By Mark Ellis –
Dr. Stella Immanuel, 55, is a primary care physician in Houston, Texas. She is also a strong Christian who has elicited controversy for prescribing hydroxychloroquine for her patients.
On July 27th, she appeared with a group of other doctors on the steps of the U.S. Supreme Court who are attempting to break through the “spider web of fear” and misinformation gripping the nation about Covid-19.
Dr. Immanuel’s speech at the “White Coat Summit,” with a group of physicians who call themselves America’s Frontline Doctors, was organized by the Tea Party Patriots. A video of their messages subsequently went viral on social media.
“I am here because I have personally treated over 350 patients with Covid, patients that have diabetes, patients that have high blood pressure, patients that have asthma, and old people,” said Dr. Immanuel. She has had patients in their eighties and one as old as 92.
She puts them on a treatment regimen that includes hydroxychloroquine, Zithromax (Azithromycin), and zinc. The results have been the same: “I have not lost one, not a diabetic, not somebody with high blood pressure, not somebody with asthma, not an old person. We have not lost one patient!” she declared.
“They are all well!”
Additionally, she placed herself and her staff on the regimen as a preventative. “We see 10 to 15 patients every day. None of us has gotten sick. It works,” she testified.
“I came here to Washington D.C. to say, ‘America, nobody needs to die!’”
Dr. Immanuel gets upset when she sees people walk into her clinic with difficulty breathing, gripped by fear, believing they will die. “I give them hope and tell them it’s okay; you’re going to live. We treat them and they live. None has died.”
Unfortunately, the pandemic struck during a national election, which politicized and polarized the national discourse. Additionally, billions are being spent on research by large pharmaceutical companies, which have much to lose if inexpensive treatments are found to be effective.
All of this infuriates Dr. Immanuel. “If some fake science, some person sponsored by all these fake pharma companies comes out and says, ‘We’ve done studies and we found out it doesn’t work,’ I can tell you categorically it is fake science. I want to know who is sponsoring that study. I want to know who is behind it. Because there is no way I can treat 350 patients and counting and nobody is dead. They all did better,” she noted.
“You’re going to tell me you treated 20 people or 40 people and it didn’t work?”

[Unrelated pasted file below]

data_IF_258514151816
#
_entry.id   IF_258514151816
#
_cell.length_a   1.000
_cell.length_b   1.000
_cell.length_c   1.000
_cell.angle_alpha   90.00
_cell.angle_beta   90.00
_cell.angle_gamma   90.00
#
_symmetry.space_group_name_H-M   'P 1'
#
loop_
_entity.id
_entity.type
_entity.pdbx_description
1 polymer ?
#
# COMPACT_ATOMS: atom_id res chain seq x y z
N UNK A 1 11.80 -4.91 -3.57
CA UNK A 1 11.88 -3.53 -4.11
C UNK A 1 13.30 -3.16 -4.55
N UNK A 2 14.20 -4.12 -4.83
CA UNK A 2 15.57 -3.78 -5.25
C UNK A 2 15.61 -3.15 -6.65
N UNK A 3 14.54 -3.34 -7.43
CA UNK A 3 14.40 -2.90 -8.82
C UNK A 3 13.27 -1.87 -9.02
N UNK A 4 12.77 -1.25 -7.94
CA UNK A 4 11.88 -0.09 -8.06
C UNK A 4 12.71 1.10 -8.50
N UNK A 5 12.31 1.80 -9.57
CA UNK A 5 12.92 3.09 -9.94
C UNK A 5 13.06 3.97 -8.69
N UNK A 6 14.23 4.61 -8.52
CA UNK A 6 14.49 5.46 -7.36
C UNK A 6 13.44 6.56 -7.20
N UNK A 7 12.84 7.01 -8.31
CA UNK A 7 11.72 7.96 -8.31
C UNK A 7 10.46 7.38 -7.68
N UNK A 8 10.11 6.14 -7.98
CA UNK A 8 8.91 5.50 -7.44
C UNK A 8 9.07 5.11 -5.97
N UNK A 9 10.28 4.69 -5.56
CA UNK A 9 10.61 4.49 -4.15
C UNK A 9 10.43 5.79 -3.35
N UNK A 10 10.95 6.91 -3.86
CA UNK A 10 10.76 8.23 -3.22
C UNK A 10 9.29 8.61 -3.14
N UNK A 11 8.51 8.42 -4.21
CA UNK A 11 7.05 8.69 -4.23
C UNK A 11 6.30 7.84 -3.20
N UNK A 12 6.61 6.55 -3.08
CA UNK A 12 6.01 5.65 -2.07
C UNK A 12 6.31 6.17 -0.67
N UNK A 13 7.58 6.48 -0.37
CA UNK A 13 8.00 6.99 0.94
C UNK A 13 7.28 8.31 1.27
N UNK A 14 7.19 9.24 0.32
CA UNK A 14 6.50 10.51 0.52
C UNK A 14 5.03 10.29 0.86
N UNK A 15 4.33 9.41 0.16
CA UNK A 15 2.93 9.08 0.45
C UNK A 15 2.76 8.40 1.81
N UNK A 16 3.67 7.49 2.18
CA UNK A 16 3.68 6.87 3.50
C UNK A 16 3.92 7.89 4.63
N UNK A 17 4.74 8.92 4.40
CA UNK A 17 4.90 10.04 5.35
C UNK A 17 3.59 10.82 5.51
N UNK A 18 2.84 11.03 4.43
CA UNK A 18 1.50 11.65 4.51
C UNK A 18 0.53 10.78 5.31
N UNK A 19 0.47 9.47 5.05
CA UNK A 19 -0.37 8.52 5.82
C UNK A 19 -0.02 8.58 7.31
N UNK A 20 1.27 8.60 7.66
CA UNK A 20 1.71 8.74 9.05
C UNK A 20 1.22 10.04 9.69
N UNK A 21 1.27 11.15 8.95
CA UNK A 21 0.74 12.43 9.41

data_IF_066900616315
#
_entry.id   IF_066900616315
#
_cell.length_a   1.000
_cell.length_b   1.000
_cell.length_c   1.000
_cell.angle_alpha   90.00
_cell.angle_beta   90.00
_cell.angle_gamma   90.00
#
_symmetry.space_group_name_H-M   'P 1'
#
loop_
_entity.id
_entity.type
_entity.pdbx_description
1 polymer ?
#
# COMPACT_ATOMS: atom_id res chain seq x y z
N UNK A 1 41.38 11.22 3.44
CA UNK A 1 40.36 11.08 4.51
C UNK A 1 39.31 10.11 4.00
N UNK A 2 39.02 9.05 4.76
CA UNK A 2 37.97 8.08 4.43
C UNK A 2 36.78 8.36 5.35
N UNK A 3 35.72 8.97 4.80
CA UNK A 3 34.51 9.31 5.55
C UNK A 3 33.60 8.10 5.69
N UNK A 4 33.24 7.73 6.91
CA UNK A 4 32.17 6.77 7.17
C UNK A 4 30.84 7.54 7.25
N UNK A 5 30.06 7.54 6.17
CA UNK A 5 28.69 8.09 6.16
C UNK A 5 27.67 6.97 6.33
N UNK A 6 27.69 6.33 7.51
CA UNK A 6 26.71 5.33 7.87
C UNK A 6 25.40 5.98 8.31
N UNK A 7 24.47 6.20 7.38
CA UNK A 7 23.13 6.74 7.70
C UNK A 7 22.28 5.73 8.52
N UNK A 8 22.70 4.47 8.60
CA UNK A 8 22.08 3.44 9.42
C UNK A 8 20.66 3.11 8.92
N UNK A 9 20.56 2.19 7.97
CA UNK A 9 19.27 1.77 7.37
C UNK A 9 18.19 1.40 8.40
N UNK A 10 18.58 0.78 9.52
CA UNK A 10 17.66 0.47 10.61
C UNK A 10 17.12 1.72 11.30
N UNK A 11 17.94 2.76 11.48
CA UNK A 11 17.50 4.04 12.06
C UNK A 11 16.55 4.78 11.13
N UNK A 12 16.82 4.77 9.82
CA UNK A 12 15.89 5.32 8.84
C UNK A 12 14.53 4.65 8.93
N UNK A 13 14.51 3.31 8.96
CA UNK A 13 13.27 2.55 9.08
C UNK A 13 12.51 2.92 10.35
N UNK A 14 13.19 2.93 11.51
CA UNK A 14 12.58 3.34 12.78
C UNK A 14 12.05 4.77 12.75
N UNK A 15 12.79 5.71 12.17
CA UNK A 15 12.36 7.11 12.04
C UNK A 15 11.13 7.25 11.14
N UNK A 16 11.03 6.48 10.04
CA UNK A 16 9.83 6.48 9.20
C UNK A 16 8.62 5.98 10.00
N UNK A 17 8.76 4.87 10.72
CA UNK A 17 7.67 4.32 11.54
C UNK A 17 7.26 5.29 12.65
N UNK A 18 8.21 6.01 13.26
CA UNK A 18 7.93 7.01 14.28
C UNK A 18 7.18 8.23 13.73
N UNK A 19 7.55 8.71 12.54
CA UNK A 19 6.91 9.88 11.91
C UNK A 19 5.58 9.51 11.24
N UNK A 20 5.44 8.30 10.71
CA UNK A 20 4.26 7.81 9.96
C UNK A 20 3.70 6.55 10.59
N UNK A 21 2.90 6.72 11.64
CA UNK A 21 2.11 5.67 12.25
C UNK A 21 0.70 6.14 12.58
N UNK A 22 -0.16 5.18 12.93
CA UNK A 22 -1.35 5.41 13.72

Dr. Immanuel has also drawn controversy by challenging the necessity of masks. Her staff wears surgical masks, but not N95 masks. “You don’t need masks. There is a cure,” she stated.
Some doctors have told Dr. Immanuel they want to see the results of a double-blind study of hydroxychloroquine before they will prescribe it. “We have radiologists, plastic surgeons, and neurosurgeons like Dr. Sanjay Gupta saying it doesn’t work and it causes heart disease.
“Let me ask Dr. Sanjay Gupta, ‘Have you ever seen a Covid patient? Have you ever treated anybody with hydroxychloroquine and they died from heart disease? When you do, come and talk to me.’”
She believes she has an ethical duty to prescribe what works. “I tell all of you doctors who are sitting down and watching Americans die, you are like the good Germans that watched Jews get killed and you didn’t speak up…You want a double-blind study when people are dying? It’s unethical.”
“I have gotten all kinds of threats. They say they are going to report me to the boards. I say I don’t care. I am not going to let Americans die. If this is the hill I get nailed on, I get nailed on it. I don’t care. You can report me to the boards. You can do whatever, but I’m not going to let Americans die.
“Today I am here to say, America, there is a cure for Covid. All this foolishness does not need to happen. There is a cure for Covid!”
Facebook, YouTube, and Twitter subsequently pulled down the video of the Frontline Doctors, claiming the video contained false and misleading information.
Dr. Immanuel responded vigorously to their censorship. “Hello Facebook put back my profile page and videos up or your computers with start crashing till you do,” she tweeted. “You are not bigger that God. I promise you. If my page is not back up Facebook will be down in Jesus name.”
She was born in Bali, Cameroon and received her medical degree in Nigeria in 1990. In November 1998, Immanuel started practicing as a pediatrician in Alexandria, Louisiana, and at the Rehoboth Medical Center in Houston since October 2019.
On her Facebook page, Immanuel refers to herself as a “Physician, Author, Speaker, Entrepreneur, Deliverance Minister, God’s battle axe and weapon of war.”
Seemingly fearless, she founded Firepower Ministries in Houston, and speaks with the force of an Old Testament prophet. The mainstream media has ridiculed her faith, especially her belief in supernatural warfare and the possibility that it may contribute to disease conditions.